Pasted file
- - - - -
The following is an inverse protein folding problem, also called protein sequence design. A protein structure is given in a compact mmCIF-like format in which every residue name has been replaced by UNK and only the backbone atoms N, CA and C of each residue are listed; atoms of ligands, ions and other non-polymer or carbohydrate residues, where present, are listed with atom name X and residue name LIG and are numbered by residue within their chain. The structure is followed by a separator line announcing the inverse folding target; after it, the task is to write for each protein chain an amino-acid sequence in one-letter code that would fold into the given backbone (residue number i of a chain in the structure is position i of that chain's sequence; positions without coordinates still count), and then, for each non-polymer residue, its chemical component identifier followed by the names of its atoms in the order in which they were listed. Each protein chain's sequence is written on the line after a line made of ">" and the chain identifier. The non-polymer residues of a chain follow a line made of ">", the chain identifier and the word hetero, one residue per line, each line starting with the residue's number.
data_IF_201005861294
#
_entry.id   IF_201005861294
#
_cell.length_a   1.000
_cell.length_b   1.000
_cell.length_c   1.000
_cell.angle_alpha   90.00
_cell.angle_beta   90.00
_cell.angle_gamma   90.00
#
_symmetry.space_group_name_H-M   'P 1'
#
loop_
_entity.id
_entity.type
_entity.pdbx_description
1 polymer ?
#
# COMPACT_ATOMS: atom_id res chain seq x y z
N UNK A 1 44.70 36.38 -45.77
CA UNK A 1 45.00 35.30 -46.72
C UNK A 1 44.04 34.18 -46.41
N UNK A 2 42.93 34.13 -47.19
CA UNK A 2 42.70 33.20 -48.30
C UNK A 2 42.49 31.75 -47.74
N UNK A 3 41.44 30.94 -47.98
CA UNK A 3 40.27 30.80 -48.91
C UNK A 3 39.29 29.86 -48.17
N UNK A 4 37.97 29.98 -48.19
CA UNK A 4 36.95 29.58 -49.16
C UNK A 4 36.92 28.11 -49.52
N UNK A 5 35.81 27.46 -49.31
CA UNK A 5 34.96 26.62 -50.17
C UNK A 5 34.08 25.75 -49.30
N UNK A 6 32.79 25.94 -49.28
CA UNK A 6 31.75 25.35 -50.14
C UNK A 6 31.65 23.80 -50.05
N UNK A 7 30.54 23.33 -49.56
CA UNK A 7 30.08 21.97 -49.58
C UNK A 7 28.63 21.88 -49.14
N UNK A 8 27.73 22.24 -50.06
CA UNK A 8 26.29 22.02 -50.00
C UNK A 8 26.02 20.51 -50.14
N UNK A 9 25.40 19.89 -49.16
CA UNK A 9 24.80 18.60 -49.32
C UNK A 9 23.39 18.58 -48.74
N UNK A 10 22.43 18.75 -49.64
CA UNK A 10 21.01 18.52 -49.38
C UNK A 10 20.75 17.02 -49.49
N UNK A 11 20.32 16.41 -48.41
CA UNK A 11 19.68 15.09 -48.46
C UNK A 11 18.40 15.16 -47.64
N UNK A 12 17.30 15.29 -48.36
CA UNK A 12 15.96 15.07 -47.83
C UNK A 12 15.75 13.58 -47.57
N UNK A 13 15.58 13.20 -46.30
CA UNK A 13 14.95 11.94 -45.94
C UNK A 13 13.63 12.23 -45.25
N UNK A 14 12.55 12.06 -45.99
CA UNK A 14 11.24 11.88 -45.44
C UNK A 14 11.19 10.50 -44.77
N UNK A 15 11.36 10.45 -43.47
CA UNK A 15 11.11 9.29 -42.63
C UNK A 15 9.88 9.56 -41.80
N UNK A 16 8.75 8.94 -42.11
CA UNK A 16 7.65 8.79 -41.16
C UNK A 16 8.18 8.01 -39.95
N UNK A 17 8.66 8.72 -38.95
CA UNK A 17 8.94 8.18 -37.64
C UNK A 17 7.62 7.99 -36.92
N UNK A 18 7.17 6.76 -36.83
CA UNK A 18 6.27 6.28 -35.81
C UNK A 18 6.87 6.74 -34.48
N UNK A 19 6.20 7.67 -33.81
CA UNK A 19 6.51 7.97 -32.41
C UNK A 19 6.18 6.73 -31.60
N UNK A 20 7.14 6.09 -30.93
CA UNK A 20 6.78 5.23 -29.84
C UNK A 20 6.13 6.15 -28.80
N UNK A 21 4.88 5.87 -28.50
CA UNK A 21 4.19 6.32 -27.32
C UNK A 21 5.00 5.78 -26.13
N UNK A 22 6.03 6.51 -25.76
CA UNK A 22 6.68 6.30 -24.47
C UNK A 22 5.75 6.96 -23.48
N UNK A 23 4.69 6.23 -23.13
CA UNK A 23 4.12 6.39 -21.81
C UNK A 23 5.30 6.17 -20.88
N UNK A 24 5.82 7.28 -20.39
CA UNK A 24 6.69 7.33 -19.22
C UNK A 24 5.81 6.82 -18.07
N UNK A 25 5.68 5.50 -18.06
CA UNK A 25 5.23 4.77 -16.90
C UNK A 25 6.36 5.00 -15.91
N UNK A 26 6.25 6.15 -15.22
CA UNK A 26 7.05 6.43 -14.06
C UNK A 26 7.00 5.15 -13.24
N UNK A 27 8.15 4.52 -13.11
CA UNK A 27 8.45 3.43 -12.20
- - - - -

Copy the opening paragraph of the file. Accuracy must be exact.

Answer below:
The following is an inverse protein folding problem, also called protein sequence design. A protein structure is given in a compact mmCIF-like format in which every residue name has been replaced by UNK and only the backbone atoms N, CA and C of each residue are listed; atoms of ligands, ions and other non-polymer or carbohydrate residues, where present, are listed with atom name X and residue name LIG and are numbered by residue within their chain. The structure is followed by a separator line announcing the inverse folding target; after it, the task is to write for each protein chain an amino-acid sequence in one-letter code that would fold into the given backbone (residue number i of a chain in the structure is position i of that chain's sequence; positions without coordinates still count), and then, for each non-polymer residue, its chemical component identifier followed by the names of its atoms in the order in which they were listed. Each protein chain's sequence is written on the line after a line made of ">" and the chain identifier. The non-polymer residues of a chain follow a line made of ">", the chain identifier and the word hetero, one residue per line, each line starting with the residue's number.